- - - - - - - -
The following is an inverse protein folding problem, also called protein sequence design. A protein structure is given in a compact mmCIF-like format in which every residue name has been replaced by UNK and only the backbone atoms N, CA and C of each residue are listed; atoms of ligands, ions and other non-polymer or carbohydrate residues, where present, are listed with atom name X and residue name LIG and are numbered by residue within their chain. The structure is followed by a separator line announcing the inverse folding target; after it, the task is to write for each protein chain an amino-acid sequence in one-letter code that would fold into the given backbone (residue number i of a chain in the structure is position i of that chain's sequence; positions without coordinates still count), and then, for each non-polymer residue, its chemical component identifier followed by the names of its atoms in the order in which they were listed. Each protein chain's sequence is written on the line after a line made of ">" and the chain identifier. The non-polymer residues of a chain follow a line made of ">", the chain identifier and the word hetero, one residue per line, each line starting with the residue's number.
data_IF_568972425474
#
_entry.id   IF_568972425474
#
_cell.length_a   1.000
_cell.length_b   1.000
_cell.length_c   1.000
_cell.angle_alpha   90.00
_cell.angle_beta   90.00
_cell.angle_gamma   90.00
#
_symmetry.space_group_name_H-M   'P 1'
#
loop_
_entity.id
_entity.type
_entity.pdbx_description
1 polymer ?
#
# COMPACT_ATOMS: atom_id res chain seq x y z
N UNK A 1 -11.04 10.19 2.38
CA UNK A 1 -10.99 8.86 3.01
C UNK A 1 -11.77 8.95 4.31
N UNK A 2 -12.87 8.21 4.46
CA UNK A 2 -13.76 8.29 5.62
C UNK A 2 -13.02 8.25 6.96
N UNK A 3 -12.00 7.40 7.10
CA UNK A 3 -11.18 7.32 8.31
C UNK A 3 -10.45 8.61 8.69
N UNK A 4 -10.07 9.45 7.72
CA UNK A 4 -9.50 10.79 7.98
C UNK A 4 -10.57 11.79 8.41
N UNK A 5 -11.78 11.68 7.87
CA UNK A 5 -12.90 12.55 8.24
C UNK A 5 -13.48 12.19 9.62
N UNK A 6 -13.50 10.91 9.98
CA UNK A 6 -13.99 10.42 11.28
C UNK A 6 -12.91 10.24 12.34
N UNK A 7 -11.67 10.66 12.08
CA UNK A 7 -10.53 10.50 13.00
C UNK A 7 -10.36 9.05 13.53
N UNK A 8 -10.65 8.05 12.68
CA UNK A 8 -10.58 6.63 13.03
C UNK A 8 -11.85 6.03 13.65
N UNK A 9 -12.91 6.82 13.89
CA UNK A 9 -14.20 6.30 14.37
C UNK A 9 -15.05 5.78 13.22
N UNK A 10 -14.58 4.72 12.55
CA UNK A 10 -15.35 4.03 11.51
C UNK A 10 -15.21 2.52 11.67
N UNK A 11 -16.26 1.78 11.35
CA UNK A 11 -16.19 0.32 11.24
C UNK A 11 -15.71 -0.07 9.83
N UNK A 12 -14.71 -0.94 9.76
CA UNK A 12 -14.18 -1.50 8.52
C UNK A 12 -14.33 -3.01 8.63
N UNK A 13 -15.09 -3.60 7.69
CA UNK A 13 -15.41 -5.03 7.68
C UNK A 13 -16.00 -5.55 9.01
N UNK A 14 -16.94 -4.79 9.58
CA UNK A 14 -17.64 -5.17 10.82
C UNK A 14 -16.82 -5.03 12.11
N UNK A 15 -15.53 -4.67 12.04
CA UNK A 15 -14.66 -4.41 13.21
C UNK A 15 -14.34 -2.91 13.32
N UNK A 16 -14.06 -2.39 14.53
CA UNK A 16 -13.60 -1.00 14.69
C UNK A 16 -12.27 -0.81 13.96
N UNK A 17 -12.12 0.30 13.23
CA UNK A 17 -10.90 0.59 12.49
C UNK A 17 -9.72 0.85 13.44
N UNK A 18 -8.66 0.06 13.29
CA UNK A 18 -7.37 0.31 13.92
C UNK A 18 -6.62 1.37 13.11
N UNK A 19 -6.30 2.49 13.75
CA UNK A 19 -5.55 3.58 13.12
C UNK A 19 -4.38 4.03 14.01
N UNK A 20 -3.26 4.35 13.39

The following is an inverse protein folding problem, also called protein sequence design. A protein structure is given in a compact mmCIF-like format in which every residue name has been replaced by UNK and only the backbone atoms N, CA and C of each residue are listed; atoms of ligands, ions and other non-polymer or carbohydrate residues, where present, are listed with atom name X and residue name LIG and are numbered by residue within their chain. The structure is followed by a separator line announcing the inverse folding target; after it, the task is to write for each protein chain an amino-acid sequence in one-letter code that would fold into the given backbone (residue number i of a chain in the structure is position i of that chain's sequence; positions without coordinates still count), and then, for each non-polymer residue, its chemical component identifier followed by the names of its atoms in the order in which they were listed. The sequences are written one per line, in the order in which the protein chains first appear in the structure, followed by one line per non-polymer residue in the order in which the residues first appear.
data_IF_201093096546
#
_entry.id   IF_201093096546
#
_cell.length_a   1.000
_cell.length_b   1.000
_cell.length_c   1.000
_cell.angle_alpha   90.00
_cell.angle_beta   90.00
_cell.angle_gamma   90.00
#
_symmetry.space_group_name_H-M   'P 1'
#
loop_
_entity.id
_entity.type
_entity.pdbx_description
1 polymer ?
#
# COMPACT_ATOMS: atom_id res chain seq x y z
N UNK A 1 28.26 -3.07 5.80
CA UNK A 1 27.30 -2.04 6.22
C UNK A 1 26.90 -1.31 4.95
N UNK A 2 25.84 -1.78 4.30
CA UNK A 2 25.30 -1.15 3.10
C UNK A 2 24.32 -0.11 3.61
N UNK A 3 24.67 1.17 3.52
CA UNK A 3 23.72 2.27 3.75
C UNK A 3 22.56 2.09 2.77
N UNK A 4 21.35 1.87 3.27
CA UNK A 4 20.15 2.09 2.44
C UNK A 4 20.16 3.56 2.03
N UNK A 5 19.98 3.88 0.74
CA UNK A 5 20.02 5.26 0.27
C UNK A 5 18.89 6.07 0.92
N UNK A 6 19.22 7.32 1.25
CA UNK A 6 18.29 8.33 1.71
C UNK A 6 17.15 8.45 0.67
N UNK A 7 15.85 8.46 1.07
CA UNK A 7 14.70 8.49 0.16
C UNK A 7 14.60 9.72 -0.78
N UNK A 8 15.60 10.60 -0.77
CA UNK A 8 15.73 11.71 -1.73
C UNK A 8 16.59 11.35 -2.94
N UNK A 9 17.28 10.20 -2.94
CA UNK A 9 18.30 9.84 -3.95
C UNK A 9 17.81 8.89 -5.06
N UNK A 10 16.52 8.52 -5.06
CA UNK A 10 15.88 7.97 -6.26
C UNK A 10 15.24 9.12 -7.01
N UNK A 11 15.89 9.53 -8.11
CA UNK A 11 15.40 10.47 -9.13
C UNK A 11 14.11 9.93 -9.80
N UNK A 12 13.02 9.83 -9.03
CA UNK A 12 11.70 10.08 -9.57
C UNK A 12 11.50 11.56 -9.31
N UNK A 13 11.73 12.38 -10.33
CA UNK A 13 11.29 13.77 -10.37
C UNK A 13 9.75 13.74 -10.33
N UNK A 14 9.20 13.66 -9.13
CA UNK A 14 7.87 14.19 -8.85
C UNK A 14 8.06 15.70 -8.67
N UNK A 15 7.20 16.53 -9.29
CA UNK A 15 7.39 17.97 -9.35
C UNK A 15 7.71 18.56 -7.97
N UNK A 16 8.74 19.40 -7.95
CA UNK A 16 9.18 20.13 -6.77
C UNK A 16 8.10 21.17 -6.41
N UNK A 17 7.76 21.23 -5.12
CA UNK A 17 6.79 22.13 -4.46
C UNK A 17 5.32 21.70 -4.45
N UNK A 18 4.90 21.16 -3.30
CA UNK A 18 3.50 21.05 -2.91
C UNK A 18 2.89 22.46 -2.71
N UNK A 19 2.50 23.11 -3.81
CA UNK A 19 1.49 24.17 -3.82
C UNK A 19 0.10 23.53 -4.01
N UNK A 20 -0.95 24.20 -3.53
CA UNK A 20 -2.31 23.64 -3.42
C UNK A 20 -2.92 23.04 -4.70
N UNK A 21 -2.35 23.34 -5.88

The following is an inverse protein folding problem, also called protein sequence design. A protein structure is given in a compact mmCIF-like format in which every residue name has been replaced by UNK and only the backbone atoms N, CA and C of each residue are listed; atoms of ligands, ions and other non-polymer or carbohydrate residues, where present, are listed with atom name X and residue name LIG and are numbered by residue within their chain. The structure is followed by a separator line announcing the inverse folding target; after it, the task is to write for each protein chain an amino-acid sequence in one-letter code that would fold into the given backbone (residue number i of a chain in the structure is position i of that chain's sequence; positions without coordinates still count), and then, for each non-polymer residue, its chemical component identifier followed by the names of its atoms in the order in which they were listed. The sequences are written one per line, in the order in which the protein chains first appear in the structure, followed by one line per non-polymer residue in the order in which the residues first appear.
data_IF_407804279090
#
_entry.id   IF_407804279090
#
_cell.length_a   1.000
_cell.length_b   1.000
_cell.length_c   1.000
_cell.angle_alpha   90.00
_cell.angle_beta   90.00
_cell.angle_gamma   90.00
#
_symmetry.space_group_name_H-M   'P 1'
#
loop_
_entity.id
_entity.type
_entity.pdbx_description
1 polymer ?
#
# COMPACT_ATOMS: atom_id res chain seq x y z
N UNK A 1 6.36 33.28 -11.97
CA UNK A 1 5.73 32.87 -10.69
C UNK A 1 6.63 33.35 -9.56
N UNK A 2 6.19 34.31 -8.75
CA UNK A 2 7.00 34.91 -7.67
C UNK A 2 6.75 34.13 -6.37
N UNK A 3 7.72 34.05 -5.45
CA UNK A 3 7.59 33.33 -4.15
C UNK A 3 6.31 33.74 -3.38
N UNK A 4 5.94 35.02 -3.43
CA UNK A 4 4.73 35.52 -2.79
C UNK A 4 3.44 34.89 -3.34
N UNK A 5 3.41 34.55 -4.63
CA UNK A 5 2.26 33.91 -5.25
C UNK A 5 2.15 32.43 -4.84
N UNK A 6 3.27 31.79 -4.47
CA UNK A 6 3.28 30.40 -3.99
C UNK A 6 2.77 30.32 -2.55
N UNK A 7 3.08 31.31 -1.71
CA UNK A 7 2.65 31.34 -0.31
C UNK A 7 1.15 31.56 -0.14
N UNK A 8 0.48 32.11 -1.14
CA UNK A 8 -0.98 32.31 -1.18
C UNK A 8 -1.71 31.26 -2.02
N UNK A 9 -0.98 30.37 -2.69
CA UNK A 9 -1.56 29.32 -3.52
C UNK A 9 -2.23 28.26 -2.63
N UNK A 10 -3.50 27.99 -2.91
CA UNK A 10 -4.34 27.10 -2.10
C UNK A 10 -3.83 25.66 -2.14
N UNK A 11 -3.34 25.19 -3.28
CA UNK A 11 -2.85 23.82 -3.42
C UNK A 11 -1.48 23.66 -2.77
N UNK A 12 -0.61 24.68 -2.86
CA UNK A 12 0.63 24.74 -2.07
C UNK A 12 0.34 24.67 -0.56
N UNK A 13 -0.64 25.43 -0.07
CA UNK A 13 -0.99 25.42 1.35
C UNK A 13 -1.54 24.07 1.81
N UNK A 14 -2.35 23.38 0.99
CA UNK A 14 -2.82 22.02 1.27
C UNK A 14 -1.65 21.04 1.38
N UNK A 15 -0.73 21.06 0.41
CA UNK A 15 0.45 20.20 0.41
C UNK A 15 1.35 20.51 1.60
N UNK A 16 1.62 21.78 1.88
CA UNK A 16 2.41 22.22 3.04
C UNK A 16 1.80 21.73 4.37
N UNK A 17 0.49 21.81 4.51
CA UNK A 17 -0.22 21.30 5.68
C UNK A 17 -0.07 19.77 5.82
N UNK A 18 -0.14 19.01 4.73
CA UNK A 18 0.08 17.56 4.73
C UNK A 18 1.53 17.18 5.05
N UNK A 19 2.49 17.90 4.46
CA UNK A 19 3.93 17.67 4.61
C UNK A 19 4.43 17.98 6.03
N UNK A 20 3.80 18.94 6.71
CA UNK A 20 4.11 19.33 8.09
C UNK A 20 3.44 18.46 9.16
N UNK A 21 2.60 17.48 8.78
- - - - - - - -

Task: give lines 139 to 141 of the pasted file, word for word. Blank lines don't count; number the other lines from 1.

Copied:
C UNK A 13 9.75 13.74 -10.33
N UNK A 14 9.20 13.66 -9.13
CA UNK A 14 7.87 14.19 -8.85